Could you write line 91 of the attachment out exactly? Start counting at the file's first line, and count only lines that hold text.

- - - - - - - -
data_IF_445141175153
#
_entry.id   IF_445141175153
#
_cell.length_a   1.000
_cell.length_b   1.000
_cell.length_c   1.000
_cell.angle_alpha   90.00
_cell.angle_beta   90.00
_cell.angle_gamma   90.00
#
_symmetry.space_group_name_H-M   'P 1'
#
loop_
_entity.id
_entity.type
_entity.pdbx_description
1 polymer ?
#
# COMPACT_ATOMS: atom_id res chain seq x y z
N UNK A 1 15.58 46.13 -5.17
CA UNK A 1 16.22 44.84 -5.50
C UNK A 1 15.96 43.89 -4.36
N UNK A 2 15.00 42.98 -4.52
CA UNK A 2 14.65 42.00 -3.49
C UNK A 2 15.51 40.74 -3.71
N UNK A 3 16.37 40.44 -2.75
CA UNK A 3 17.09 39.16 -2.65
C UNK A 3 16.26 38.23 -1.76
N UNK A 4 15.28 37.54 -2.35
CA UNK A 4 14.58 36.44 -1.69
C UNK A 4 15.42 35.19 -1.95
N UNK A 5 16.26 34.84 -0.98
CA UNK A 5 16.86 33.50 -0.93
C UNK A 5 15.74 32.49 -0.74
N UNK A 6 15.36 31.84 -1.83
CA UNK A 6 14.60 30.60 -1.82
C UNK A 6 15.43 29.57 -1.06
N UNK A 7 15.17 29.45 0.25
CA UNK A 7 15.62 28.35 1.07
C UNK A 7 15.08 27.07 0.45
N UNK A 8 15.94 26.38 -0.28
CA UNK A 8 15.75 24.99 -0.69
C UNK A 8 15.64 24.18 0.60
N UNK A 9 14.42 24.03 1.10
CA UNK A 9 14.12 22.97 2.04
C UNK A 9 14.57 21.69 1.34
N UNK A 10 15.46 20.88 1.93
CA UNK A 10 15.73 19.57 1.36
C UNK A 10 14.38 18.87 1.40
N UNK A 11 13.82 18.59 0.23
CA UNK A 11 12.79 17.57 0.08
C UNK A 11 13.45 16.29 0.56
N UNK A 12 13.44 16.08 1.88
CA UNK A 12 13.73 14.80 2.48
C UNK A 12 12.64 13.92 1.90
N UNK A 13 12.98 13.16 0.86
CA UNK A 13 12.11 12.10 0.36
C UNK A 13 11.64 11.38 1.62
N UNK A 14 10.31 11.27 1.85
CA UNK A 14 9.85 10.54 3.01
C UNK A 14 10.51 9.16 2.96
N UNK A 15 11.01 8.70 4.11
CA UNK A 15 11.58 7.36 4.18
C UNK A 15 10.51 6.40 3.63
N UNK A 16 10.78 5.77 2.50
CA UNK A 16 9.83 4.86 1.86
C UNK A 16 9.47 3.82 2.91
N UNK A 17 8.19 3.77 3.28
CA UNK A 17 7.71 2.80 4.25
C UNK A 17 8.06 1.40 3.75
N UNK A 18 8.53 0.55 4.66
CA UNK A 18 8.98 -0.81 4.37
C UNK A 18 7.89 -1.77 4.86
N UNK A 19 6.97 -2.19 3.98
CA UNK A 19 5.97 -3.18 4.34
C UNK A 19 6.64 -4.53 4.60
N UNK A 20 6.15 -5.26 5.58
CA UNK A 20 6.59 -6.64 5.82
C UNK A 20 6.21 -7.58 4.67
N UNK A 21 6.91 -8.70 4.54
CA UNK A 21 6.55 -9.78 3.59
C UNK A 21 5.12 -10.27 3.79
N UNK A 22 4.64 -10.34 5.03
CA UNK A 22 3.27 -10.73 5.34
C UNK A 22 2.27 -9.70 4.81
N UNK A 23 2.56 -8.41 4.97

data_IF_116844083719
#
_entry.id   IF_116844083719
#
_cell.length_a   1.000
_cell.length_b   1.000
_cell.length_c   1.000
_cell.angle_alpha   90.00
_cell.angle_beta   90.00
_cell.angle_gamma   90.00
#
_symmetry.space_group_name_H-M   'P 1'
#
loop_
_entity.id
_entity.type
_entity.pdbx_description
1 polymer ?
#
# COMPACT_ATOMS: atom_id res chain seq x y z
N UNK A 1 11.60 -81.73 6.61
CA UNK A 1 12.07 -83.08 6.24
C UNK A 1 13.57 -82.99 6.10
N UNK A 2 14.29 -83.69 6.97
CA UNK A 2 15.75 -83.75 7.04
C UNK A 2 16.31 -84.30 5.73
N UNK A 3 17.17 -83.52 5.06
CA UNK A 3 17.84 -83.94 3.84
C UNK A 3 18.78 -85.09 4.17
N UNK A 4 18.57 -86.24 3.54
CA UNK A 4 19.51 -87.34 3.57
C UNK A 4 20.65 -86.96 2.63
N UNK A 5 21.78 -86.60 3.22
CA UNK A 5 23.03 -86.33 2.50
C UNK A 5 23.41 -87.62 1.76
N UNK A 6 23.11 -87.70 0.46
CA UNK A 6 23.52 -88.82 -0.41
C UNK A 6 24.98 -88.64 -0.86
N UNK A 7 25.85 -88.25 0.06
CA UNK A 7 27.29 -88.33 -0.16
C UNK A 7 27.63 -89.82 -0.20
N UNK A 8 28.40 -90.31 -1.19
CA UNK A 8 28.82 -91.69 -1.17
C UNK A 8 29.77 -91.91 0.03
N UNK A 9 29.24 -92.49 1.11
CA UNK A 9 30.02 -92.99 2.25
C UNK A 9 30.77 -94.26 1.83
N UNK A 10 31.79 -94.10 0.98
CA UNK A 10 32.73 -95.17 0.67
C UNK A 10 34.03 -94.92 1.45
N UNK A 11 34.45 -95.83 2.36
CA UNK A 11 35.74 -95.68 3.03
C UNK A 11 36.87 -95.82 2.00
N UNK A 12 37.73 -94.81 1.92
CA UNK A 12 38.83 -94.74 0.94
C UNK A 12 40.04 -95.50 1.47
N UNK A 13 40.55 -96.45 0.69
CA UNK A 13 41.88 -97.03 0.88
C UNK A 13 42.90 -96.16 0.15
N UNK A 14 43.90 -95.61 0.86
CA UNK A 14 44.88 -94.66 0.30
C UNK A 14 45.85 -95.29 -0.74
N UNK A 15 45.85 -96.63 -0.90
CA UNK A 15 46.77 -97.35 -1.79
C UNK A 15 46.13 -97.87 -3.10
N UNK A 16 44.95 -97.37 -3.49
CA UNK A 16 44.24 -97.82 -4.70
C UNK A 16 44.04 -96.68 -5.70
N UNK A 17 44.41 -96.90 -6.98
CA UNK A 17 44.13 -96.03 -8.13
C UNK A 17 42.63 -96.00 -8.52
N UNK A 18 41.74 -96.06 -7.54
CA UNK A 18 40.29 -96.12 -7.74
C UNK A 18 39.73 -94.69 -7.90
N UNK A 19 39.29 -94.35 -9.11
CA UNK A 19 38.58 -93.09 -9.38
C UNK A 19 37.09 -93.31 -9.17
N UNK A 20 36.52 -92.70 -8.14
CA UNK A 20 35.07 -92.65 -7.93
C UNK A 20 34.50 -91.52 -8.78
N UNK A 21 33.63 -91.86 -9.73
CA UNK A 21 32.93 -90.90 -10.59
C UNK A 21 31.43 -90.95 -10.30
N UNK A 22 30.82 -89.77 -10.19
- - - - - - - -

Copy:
#